Page:America's National Game (1911).djvu/407

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AMERICA'S NATIONAL GAME

tized, and if the Kanakas persist in their pursuit of the game, we may soon expect to see a team of Hawaiian players traveling through the United States, somewhat after the fashion of the Australian Cricketers in Great Britain. Indeed, why may we not look forward to a succession of visits from 'colonial' players, from Cuba and Porto Rico, from Hawaii and the Philippines? Someone has said that in the British military expeditions to the four corners of the earth, the Cricket bat goes with the cannon, and while the United States has no lands or tribes to conquer, it is only to be expected that Base Ball, along with Boston beans and beefsteaks, will invade our new possessions.

"That Base Ball is popular in Hawaii is evident from the amount of space devoted to the accounts of the game in Honolulu and elsewhere. The Pacific Commercial Advertiser of Honolulu contains, in its issue of July 24, an interesting account of a match game for the '99 Base Ball pennant. Three teams were contending for the mastery—the Stars, a name which recalls our famous teams of two decades ago, the Artillery team and the Kamehamehas, a, fine, resounding title, abbreviated for convenience's sake to Kams. The Artillery team dropped out of the contest early, discouraged by fairly lost games and no victories. On July 23 the Stars and the Kams met. If the Stars had won, the pennant of '99 and the acclaim of the populace would have been theirs, but the Kams played brilliantly, won the game and tied the series. All Honolulu was looking forward to the following Saturday, when the deciding game would be played.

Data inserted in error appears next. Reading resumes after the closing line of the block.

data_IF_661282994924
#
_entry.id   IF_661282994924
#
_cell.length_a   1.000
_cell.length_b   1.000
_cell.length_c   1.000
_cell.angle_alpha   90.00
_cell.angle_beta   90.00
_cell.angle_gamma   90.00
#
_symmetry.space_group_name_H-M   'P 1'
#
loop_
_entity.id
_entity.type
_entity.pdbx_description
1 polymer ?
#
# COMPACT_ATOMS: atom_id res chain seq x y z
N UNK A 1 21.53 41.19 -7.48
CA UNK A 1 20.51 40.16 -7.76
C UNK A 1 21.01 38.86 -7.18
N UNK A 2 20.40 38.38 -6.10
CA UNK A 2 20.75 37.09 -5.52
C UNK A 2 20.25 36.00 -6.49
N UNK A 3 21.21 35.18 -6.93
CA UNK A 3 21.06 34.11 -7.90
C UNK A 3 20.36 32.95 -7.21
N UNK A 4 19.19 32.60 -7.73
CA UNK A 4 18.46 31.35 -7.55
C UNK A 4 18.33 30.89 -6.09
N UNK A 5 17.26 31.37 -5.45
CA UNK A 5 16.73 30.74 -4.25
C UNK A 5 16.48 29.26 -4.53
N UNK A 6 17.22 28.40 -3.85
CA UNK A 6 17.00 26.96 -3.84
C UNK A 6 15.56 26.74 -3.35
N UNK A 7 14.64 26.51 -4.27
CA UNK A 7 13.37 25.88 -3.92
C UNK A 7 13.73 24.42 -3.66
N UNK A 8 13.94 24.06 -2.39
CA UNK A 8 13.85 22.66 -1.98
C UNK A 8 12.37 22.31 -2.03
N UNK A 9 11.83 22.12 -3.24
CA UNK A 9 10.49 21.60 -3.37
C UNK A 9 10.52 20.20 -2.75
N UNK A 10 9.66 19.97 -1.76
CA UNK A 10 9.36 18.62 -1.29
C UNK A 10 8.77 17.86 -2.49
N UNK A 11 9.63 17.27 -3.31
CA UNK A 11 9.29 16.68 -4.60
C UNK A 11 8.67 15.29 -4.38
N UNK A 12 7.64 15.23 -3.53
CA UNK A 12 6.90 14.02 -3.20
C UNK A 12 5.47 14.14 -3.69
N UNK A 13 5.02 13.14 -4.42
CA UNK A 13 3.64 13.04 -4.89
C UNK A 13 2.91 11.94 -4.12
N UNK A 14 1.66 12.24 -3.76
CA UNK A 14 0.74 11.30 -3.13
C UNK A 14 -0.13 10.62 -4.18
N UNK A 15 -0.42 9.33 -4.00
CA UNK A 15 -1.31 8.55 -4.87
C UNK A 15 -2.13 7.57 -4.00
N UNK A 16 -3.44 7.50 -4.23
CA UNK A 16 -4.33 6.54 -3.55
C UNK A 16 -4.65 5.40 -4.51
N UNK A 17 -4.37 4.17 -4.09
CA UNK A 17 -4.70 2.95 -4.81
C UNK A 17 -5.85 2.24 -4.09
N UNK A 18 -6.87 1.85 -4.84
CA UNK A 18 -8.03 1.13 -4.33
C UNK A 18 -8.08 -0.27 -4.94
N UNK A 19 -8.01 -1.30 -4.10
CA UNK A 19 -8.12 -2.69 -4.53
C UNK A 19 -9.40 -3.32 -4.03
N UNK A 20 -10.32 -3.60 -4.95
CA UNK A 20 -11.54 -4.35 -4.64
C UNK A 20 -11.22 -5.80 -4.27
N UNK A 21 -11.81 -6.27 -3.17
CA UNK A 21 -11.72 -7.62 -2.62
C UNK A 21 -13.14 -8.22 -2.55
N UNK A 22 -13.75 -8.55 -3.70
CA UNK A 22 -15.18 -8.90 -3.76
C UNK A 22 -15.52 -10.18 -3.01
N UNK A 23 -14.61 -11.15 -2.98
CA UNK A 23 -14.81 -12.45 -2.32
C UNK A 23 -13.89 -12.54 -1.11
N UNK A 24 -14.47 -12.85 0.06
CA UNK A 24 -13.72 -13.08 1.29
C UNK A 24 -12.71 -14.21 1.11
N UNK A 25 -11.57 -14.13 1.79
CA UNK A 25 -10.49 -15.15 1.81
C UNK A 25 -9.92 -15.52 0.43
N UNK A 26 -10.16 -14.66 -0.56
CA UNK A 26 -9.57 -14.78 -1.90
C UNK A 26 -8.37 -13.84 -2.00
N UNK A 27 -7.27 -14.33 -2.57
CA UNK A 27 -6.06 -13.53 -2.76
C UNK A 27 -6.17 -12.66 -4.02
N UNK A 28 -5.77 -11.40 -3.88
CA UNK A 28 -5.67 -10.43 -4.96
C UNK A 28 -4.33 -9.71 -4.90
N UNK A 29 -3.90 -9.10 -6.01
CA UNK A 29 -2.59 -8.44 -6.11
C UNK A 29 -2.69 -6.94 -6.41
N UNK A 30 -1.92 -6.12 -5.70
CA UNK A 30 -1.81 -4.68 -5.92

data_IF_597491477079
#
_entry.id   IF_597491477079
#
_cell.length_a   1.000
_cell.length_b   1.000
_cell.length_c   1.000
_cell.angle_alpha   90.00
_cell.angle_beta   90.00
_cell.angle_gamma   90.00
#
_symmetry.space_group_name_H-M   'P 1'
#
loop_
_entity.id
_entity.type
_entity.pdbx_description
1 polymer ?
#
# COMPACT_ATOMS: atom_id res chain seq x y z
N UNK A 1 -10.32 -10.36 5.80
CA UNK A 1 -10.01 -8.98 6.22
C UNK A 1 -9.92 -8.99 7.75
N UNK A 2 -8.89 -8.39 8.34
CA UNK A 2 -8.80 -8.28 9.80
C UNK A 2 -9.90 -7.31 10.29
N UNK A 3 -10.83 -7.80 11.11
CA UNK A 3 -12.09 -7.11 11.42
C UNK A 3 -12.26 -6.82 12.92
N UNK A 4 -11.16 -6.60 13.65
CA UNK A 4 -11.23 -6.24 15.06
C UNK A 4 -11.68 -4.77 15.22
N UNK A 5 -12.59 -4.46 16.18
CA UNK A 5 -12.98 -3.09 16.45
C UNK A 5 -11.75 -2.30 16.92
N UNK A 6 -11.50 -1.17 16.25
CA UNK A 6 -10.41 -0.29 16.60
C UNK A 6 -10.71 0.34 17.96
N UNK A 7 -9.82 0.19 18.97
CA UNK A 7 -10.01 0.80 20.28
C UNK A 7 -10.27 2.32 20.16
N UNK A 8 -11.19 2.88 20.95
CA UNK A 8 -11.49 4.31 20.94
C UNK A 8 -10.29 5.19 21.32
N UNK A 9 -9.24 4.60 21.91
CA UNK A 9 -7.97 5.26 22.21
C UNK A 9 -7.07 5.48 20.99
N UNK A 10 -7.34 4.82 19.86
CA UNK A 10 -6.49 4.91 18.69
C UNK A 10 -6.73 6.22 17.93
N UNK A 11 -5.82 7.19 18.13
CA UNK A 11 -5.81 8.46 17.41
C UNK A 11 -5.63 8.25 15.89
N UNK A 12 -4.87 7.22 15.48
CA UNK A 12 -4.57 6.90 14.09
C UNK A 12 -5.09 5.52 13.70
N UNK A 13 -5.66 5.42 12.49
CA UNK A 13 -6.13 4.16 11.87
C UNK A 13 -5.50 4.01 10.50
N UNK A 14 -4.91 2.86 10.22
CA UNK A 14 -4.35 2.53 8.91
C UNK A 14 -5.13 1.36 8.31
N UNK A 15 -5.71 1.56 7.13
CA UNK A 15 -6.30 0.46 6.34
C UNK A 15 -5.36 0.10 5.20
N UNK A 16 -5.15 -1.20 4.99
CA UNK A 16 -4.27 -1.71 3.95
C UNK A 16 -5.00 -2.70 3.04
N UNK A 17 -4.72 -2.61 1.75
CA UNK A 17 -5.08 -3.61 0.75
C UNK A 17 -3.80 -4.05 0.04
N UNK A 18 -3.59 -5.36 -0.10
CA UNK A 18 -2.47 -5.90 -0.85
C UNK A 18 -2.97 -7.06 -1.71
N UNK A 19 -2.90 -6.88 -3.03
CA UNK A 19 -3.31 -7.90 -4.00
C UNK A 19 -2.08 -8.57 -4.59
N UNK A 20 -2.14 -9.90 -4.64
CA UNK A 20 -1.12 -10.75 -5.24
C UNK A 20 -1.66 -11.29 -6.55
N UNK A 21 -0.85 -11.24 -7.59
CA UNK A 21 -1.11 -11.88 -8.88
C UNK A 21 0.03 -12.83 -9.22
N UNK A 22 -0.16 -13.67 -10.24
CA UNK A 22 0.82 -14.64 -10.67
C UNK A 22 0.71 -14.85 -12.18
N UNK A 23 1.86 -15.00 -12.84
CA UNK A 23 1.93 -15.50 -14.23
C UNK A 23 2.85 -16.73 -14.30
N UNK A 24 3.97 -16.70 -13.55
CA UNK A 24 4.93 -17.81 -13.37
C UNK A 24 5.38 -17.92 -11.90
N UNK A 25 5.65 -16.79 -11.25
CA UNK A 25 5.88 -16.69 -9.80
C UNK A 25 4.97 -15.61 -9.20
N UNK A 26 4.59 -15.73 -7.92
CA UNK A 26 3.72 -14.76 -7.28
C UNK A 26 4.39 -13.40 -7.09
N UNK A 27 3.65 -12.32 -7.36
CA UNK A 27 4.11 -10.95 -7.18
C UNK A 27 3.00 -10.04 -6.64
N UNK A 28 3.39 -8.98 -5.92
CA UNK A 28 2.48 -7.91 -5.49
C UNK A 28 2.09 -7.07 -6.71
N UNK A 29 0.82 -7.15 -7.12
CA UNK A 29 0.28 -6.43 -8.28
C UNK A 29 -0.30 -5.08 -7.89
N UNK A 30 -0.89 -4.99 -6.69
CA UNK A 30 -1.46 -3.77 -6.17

"That the players in Hawaii have a good knowledge of the game is clear from the Advertiser's account. 'The Stars were first up,' says the Base Ball reporter, 'and before three men were out two had crossed the rubber. But the Kams more than evened things up when they came in. An error was made. Jackson lost control of the ball for a moment, the collegians slugged it, and the small boy at the scoreboard hung out the figure 4. The Stars came back with 2 in the fourth, the Kams were put out and the score was again even. In the fifth the Stars flew out in one, two, three order, and the Kams made 2. In the seventh both pulled in two runs, leaving the Kams two ahead. In the final inning the Stars tried for one of their old-time finishes. With but one man out and two on bases their chances seemed bright. A double play by Mahuka, however, did the trick and the game was over.' A very creditable game, creditably reported, with just enough of the familiar Base Ball slang to give verisimilitude and to show that the Hawaiians have 'caught on.'

"The make-up of the Hawaiian teams is suggestive of the Hawaiian-American alliance. Among the players on both sides we find distinctively native names, Mahuka, Makanani, Kaanoi, Kekuewa; and names of the Anglo-Saxon type, Crowell, Wise, Leslie, Moore,